Sleep Care

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Food for Thought…and Sleep

Foods that hinder and aid sleep You know the feeling. You toss and turn, go to the bathroom, turn on the ceiling fan, but nothing works. You just can’t sleep. Yet, you can’t really figure out why. Well, here’s some food for thought. The next time sleep evades you look at what you had for dinner. It

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very well could be the culprit. In fact, while some foods can serve as natural sleep aids, other foods have quite the opposite effect. For this reason, it’s important to know which foods to eat and when. Here is a list of the top foods to avoid before bedtime, followed by some foods that can aid in restful sleep. Protein. Researchers have found that protein takes longer to digest and it contains an amino acid that promotes brain activity. Not only will your stomach be busy burning it up, but also your brain may be working non-stop as well – two things that definitely impact insomnia. High-Fat Foods. Numerous studies show that consuming a lot of fat during the day will disrupt your sleep. Therefore, you should definitely limit your fat intake – especially before you turn in for the night. Spicy Foods. Although Mexican foods and other dishes containing garlic, chilies, red pepper and other spices can be delicious to eat, they also can be taxing on your system right before bed. Additionally, if you struggle with indigestion or heartburn, it can amplify those problems, especially if you are trying to rest. Caffeine. While it’s common sense that a cup of coffee before bed is not a wise idea, you also need to watch out for sources of hidden caffeine. For instance, chocolate cake, hot cocoa, Coca-Cola, iced tea and even decaffeinated coffee can be keeping you up at night. Even some medications contain caffeine. In fact, if you really want to improve your sleep get rid of caffeine from your diet completely. Nightcaps. Many people falsely believe that a glass of wine or a stiff drink will help them sleep better. But the truth is, even though you might fall asleep faster, your slumber is anything but restful. Alcohol causes you to wake more, sleep more restlessly, experience night sweats and develop headaches. It can even cause nightmares. For a good night’s rest, avoid alcohol four to six hours before bed. Ginseng Tea. Although herbal teas are often great for aiding with sleep, Ginseng tea is not one of them. In fact, it has been show to act as a stimulant and even though some tea drinkers don’t notice any difference, others can experience insomnia and even hypertension. Gassy Vegetables. Broccoli, cauliflower, Brussels sprouts and beans are good for you, no doubt. But try to consume them in the middle of the day. It’s no secret that these veggies can produce a lot of gas, and a stomach full of painful gas will keep anyone awake.   Large Meals. Nutritionists have said for years that your daily meals should gradually get smaller. Not only is this a healthy practice, but it also can aid with sleep. Researchers have found that large meals (more than 500 calories) can overtax your digestive system. To help improve sleep, you should not be eating large meals in the evening, especially close to bedtime.   So now that we have indicated all the things you shouldn’t eat if you want to get a good night’s rest, what can you eat to promote sleep? Here are some ideas. Cherries. Whether fresh or dried, cherries are one of the only natural foods that contain melatonin. Melatonin is the chemical that controls the body’s internal clock to regulate sleep. In fact, researchers have found that cherries have such high levels of melatonin that you could use them as a sleep aid by eating them an hour before bed. You might even try eating them before flying if you are hoping to sleep on the plane. Bananas. Researchers have found that both the potassium and magnesium found in bananas are natural muscle relaxants. Bananas also contain tryptophan, which gets converted to serotonin and melatonin in the brain – all of which help promote sleep. Cereal. Foods rich in carbohydrates trigger insulin production, which induce sleep by speeding up the release of tryptophan and serotonin.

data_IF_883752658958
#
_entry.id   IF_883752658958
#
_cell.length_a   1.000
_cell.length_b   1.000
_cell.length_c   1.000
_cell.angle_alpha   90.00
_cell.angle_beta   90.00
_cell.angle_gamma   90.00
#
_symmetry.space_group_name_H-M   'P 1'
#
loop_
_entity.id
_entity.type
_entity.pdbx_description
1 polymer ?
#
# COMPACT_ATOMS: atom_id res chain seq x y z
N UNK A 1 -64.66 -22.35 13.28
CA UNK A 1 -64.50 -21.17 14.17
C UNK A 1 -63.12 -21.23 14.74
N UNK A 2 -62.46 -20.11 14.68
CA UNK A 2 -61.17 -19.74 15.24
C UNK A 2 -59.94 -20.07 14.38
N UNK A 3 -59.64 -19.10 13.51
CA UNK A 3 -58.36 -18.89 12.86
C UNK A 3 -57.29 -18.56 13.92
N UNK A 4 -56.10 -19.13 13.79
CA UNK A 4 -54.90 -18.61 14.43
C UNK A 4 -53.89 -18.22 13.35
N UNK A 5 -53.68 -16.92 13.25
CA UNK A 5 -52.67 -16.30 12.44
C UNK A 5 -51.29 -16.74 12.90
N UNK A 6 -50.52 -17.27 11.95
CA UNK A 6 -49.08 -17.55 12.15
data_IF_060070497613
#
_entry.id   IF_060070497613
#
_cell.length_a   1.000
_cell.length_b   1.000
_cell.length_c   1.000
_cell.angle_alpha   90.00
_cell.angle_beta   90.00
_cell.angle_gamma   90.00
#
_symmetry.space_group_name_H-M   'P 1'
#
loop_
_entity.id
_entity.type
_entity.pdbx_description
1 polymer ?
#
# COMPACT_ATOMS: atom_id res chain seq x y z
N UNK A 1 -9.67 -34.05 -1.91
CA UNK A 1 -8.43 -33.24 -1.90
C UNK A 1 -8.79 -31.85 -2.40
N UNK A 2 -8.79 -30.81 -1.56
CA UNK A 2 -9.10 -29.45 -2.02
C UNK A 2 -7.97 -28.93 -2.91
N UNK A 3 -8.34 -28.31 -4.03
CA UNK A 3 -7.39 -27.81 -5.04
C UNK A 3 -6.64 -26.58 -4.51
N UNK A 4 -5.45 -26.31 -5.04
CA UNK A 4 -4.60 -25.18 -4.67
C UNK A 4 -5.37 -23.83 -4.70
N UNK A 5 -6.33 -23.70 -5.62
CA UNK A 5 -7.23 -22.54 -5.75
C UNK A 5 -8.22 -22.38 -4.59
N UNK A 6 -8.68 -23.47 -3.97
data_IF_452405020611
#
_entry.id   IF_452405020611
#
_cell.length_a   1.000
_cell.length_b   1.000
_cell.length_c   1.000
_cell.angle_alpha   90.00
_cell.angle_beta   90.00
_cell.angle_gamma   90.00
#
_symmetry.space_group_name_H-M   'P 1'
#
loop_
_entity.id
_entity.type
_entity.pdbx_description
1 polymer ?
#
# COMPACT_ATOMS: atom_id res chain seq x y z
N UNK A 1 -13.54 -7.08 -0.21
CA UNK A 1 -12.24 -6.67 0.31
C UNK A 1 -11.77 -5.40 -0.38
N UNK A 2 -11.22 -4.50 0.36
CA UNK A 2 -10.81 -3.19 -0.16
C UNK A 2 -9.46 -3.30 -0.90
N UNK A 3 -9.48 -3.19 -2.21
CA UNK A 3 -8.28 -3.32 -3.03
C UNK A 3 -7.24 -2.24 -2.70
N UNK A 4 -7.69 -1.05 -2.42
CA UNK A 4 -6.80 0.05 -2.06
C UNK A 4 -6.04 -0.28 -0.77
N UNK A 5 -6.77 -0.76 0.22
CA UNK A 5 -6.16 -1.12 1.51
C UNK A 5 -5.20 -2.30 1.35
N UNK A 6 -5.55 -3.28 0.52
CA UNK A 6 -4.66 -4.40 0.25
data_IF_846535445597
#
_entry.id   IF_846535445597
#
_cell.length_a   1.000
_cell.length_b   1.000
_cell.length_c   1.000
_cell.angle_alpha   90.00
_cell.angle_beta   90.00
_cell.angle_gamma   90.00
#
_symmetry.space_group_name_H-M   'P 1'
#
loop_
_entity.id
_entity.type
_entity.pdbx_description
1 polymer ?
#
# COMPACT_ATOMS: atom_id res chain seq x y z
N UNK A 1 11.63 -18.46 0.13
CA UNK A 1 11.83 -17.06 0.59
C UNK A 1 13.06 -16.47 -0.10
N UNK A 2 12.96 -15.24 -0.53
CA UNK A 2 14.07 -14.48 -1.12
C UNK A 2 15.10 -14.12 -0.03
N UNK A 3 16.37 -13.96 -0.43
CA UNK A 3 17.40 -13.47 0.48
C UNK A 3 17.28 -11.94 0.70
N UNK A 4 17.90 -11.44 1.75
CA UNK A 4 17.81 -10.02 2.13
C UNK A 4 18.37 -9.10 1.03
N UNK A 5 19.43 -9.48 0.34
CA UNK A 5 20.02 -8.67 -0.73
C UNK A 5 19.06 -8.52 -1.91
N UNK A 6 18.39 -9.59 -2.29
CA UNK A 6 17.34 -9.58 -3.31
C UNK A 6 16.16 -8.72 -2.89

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These two brain chemicals not only help you relax, but can help you sleep as well. In addition to cereal, you might consider a slice of toast, bread and cheese or even yogurt and crackers. Oatmeal. A nice, warm, steamy bowl of oatmeal will trigger a rise in blood sugar. This in turn, triggers insulin production and the release of sleep inducing brain chemicals. Additionally, oats are rich in melatonin, which has been known to promote sleep. Warm Milk. Milk contains tryptophan, which causes the brain to release serotonin. Milk’s also high in calcium, which can promote sleep as well. Other foods that are high in tryptophan include honey, nuts and seeds, and eggs. Turkey. Everyone knows that people love to nap after a turkey dinner on Thanksgiving. Much of this has to do with the tryptophan in turkey. Researchers suggest that to get the most of the tryptophan in turkey, eat a slice of white turkey meat on a slice of whole-wheat bread in the middle of the evening to promote sleep.      

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